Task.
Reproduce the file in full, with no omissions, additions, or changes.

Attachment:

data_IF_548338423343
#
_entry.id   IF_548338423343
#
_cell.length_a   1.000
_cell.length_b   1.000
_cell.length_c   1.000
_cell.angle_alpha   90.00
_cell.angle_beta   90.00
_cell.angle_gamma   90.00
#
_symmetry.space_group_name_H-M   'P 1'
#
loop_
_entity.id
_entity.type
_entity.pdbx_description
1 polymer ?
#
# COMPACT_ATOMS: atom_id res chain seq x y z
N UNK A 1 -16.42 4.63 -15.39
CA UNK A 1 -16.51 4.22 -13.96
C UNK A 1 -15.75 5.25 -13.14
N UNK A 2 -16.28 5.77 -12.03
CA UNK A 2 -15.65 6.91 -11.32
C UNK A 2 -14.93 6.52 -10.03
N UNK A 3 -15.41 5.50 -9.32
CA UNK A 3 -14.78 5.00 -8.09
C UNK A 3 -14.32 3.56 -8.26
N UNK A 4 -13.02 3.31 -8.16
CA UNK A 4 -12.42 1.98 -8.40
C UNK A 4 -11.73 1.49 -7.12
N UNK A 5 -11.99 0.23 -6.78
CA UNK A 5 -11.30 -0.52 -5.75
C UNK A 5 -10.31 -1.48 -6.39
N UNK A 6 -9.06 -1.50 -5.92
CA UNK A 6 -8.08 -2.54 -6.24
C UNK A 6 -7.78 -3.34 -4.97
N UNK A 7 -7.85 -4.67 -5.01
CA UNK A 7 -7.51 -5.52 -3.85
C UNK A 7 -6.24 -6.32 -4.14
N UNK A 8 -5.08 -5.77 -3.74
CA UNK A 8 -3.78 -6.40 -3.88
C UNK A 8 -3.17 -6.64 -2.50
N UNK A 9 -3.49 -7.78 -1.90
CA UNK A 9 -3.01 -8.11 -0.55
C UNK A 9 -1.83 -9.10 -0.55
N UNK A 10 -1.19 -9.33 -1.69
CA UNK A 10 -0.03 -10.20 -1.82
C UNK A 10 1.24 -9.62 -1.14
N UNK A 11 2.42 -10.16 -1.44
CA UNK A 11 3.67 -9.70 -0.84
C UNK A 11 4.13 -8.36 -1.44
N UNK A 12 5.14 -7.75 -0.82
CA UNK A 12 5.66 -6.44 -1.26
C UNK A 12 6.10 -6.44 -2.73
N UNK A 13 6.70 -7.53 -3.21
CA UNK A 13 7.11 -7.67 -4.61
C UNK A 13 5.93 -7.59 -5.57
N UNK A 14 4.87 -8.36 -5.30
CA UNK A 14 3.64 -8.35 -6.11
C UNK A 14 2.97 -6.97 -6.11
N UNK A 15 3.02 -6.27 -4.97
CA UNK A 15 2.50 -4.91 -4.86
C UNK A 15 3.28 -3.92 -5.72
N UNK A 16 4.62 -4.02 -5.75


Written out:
data_IF_548338423343
#
_entry.id   IF_548338423343
#
_cell.length_a   1.000
_cell.length_b   1.000
_cell.length_c   1.000
_cell.angle_alpha   90.00
_cell.angle_beta   90.00
_cell.angle_gamma   90.00
#
_symmetry.space_group_name_H-M   'P 1'
#
loop_
_entity.id
_entity.type
_entity.pdbx_description
1 polymer ?
#
# COMPACT_ATOMS: atom_id res chain seq x y z
N UNK A 1 -16.42 4.63 -15.39
CA UNK A 1 -16.51 4.22 -13.96
C UNK A 1 -15.75 5.25 -13.14
N UNK A 2 -16.28 5.77 -12.03
CA UNK A 2 -15.65 6.91 -11.32
C UNK A 2 -14.93 6.52 -10.03
N UNK A 3 -15.41 5.50 -9.32
CA UNK A 3 -14.78 5.00 -8.09
C UNK A 3 -14.32 3.56 -8.26
N UNK A 4 -13.02 3.31 -8.16
CA UNK A 4 -12.42 1.98 -8.40
C UNK A 4 -11.73 1.49 -7.12
N UNK A 5 -11.99 0.23 -6.78
CA UNK A 5 -11.30 -0.52 -5.75
C UNK A 5 -10.31 -1.48 -6.39
N UNK A 6 -9.06 -1.50 -5.92
CA UNK A 6 -8.08 -2.54 -6.24
C UNK A 6 -7.78 -3.34 -4.97
N UNK A 7 -7.85 -4.67 -5.01
CA UNK A 7 -7.51 -5.52 -3.85
C UNK A 7 -6.24 -6.32 -4.14
N UNK A 8 -5.08 -5.77 -3.74
CA UNK A 8 -3.78 -6.40 -3.88
C UNK A 8 -3.17 -6.64 -2.50
N UNK A 9 -3.49 -7.78 -1.90
CA UNK A 9 -3.01 -8.11 -0.55
C UNK A 9 -1.83 -9.10 -0.55
N UNK A 10 -1.19 -9.33 -1.69
CA UNK A 10 -0.03 -10.20 -1.82
C UNK A 10 1.24 -9.62 -1.14
N UNK A 11 2.42 -10.16 -1.44
CA UNK A 11 3.67 -9.70 -0.84
C UNK A 11 4.13 -8.36 -1.44
N UNK A 12 5.14 -7.75 -0.82
CA UNK A 12 5.66 -6.44 -1.26
C UNK A 12 6.10 -6.44 -2.73
N UNK A 13 6.70 -7.53 -3.21
CA UNK A 13 7.11 -7.67 -4.61
C UNK A 13 5.93 -7.59 -5.57
N UNK A 14 4.87 -8.36 -5.30
CA UNK A 14 3.64 -8.35 -6.11
C UNK A 14 2.97 -6.97 -6.11
N UNK A 15 3.02 -6.27 -4.97
CA UNK A 15 2.50 -4.91 -4.86
C UNK A 15 3.28 -3.92 -5.72
N UNK A 16 4.62 -4.02 -5.75